Firearms Education May Lead to Reducing the Rate of Violent Crime
Snyder, John Michael, Insight on the News
According to the elitist liberal establishment, mandatory sex education in schools benefits America. The more kids learn about sex from competent instructors, they say, the less sex crime there will be. The more kids learn about the intricacies of sexual intimacy, even sometimes with the use of "anatomically correct" dolls, they affirm, the fewer "unwanted pregnancies" there will be.
So why not apply the same reasoning to youngsters and guns? The more kids learn about guns in school, the fewer "gun crimes" there will be. What America really needs, then, is mandatory gun education in the schools. Then you'll really see the rates of crime committed by kids with guns take a nosedive.
Let the elitists in the liberal establishment be consistent for a change. Let them avoid the allegation of public-policy schizophrenia they now face because they support sex ed in the schools on the one hand but, on the other hand, oppose the mere presence of guns on or even near school grounds.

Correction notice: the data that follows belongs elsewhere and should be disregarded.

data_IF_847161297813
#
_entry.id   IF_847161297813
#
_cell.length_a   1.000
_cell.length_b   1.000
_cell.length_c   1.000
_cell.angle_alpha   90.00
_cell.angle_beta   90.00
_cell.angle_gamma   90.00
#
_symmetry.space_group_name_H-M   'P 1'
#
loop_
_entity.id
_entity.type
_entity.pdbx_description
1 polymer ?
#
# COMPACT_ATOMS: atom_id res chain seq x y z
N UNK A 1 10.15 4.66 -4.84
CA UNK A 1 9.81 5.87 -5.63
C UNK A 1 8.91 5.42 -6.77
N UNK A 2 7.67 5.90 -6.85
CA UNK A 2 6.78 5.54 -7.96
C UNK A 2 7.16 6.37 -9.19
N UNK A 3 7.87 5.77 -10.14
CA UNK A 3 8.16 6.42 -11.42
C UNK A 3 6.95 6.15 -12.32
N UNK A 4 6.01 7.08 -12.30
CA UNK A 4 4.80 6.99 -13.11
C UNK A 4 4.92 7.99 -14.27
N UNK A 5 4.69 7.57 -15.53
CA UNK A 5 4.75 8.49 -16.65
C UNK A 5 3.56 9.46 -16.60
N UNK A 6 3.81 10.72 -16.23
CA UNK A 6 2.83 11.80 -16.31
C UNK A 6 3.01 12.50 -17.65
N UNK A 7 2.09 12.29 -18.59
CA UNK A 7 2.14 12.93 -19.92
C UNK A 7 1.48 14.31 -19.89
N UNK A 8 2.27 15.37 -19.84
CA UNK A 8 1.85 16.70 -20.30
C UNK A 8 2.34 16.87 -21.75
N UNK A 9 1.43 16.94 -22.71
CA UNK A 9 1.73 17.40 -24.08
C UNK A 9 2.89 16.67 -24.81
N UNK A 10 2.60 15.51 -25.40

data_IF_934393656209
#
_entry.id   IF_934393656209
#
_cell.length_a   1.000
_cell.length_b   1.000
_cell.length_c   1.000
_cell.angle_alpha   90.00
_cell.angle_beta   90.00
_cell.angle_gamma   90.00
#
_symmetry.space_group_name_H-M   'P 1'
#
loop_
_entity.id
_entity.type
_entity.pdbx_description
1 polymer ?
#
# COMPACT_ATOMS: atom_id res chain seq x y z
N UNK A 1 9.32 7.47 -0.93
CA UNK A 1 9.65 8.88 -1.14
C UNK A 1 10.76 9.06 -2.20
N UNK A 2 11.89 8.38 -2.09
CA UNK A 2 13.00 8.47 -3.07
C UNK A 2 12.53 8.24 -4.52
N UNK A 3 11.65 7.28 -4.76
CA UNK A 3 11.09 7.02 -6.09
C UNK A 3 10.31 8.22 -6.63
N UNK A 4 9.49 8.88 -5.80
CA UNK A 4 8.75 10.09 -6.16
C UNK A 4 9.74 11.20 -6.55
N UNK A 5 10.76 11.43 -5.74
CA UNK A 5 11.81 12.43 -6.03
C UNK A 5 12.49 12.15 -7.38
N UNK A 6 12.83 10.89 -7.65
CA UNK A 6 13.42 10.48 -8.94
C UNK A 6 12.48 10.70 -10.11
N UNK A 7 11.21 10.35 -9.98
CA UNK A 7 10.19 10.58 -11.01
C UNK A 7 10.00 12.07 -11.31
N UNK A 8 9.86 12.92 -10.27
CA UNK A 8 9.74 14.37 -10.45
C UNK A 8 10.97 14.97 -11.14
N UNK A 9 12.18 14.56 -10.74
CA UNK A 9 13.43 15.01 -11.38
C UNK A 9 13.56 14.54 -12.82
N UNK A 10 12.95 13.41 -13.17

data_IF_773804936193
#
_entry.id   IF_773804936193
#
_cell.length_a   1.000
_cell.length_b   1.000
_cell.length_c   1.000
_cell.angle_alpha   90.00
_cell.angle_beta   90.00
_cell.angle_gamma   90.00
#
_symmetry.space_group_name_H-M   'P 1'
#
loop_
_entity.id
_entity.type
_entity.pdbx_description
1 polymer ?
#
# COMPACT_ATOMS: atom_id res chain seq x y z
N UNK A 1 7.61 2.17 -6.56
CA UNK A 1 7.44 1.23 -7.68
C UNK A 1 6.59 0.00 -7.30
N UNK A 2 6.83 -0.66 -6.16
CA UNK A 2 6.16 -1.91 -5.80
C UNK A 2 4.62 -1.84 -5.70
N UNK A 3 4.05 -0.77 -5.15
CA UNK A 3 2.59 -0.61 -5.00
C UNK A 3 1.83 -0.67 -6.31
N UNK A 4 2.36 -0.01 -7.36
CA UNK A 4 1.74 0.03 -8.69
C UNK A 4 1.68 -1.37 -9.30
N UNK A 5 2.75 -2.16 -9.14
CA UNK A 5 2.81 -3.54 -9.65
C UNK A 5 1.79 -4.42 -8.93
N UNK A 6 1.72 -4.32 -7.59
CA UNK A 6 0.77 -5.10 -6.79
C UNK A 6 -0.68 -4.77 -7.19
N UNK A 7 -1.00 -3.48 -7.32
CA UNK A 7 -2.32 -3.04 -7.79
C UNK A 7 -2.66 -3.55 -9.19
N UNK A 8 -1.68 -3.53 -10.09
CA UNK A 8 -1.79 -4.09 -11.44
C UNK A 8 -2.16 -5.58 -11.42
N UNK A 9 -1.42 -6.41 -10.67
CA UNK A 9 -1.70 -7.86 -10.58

It's gun education rather than gun prohibition that will lead to a safer social environment and preclude an explosion of gun crimes in our schools. Let boys and girls learn all about handguns, rifles, shotguns and ammunition from competent instructors in required classroom and laboratory programs. If mandatory sex ed will reduce sex crime, surely mandatory gun ed will reduce gun crime.
Actually, the outlines for full-scale national firearms handling, safety and competency programs already exist. These may be found in the "Eddie Eagle" and other youth programs developed and sponsored by the National Rifle Association. With these programs, school-age youngsters receive thorough training in the safe and efficient use of firearms.
This is not as far-fetched an approach to the youth crime and guns issue as it may seem at first glance to some people. Research demonstrates generally that laws facilitating firearm ownership and use by law-abiding citizens correlate with reductions in rates of violent crime.
Conversely, laws which restrict such activity correlate with increases, rather than decreases, in rates of violent crime. In the most recent study in this field, the book More Guns, Less Crime, published in 1998, University of Chicago law professor John R. Lott Jr. disputes those who supported the national five-day handgun-purchase waiting period mandated until Nov. 30, 1998, by the Brady law. "No statistically significant evidence has appeared that the Brady law has reduced crime," he writes, "and there is some statistically significant evidence that rates for rape and aggravated assault have actually risen by about 4 percent relative to what they would have been without the law. …